By likemindblog


Michael grew up in New Orleans and Memphis.  His family moved to Berkeley, California when he was 9 years old, where he lived and went to college.  He went to UCLA and UC Berkeley, and studied music.

He spent the first part of his career surrounded by jazz legends.   Someone on his website said and I quote:  <Anything can happen when pianist/composer Michael Wolff enters a studio.  From the heavy grooves of his band Impure Thoughts to intimate solo and duo recitals, Wolff the recording artist is a man of many skills and moods.  “It’s never intellectual for me when I record,” he emphasizes.  “It’s about what I feel”>

“I went on the road when I was 20 years old with  latin/jazz vibist Cal Tjader, and stayed on the road with many bands for the next 14 years, saysMichael_Wolff_9538Michael. I played with Airto Moreira and Flora  Purim, with Cannonball Adderley, Sonny Rollins, and Nancy Wilson. Then I became the band leader for the Arsenio Hall television show.

When that show ended in the mid 90’s, I put together some bands and began recording and touring worldwide. I’m currently living in NYC, teaching at the New School for Jazz and Contemporary Music, and touring and recording.”

Michael, thank you so much for participating in this project and sharing your thoughts and talent with us by answering the following questions.

No. 1)  What is music to and for you?

1. music is beyond a physical aural thing to me. it is spiritual and soulful, emotional, and intellectual. But mostly spiritual and emotional. It has its own power and as a performer and composer i try to tap into that force and use my body and mind as an expression of that musical feeling and soul and idea.

No. 2)  What inspires you?

2. I’m inspired by a lot of different things. of course, all kinds of music inspires me. My emotional life is probably the most inspiration thing for me. what I’m feeling, my reactions to the world. Certain people in my life inspire me-family, friends, other artists. Plays, movies, books, nature, these all inspire me at different times.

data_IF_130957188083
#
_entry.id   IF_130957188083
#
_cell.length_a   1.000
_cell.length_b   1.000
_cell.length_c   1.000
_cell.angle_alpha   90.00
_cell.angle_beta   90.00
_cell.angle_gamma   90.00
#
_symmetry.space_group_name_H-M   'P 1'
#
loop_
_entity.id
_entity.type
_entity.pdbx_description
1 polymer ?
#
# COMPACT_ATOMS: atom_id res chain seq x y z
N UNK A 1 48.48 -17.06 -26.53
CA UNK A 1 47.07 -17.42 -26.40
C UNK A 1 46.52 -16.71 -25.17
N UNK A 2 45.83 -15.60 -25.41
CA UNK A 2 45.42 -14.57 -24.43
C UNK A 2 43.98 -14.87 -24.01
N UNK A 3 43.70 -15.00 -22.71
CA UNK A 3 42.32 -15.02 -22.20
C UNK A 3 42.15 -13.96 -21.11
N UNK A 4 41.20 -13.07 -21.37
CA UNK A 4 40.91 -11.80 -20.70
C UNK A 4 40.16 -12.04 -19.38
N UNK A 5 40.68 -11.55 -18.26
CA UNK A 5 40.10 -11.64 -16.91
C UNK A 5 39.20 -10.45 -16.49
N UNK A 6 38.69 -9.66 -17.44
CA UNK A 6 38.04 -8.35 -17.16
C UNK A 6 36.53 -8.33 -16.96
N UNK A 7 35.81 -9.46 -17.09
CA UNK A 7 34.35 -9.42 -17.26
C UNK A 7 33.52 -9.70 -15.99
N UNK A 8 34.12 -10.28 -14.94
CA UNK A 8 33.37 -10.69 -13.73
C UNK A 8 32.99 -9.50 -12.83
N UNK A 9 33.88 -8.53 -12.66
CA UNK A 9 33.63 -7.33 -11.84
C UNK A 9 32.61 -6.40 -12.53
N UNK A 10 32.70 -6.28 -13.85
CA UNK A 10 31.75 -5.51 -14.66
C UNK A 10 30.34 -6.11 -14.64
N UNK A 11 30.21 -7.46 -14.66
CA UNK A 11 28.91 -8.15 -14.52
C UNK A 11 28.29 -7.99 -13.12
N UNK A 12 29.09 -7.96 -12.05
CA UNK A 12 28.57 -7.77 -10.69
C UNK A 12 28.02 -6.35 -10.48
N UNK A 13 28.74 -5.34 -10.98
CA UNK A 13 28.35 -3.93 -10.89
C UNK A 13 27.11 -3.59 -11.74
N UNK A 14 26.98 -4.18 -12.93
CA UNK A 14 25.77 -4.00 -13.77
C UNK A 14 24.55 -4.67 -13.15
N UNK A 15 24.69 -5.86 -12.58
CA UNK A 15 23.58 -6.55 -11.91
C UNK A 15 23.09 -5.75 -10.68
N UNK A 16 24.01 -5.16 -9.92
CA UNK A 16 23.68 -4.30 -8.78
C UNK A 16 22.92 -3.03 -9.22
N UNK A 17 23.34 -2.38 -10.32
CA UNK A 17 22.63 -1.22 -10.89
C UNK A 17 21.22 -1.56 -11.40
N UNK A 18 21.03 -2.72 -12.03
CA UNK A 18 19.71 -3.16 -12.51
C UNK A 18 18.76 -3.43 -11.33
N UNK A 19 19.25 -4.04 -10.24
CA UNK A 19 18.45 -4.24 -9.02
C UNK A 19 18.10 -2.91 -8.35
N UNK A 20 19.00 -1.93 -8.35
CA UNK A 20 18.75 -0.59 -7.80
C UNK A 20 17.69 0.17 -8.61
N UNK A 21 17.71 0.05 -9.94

No. 3)  When you are creating, playing, where does it take you?  Where does your mind travel? 

3. When I’m creating and playing , and it’s going well, i am one with the music. I’m not particularly conscious of being anywhere. I’m observing the music flow through me. when performing live i often feel the audience as a physical presence on my right side, as that is the side that usually is turned toward the audience. i feel a connection that is beyond the normal connection one experiences in normal life. I’m especially comfortable onstage performing and improvising at the piano.

Michael Wolff - 1No. 4)  Do you think music, visual art and health are related, and if so, how? 

4. I think music, visual arts and health can be connected. I certainly love to play music when inspired by beautiful, or even disturbing, art. and I imagine ones health can be affected by the vibrations of music in a positive way. And being in good health makes performing more fun and comfortable.

No. 5)  How do you feel when you are playing, for yourself, and for an audience, is there a difference?

5. I much prefer to play for an audience than to play for myself, though at times playing for myself is very rewarding. Playing for an audience is like surfing on a wave, the audience’s energy acting as the wave, and performing at the piano as the surfboard. The wave gives me speed and excitement and variety. Playing for myself is much calmer, and allows me to experiment and not need to succeed at what I’m attempting. Practicing music is a great experience, where I can enjoy working on one particular problem musically.

Playing for an audience is the most  fluid, exciting, and stimulating thing I do. It is when I am happiest. And when I am playing with a band of musicians that i love, playing for an audience is even that much more fun.

No. 6)  Under what conditions do you do your best work?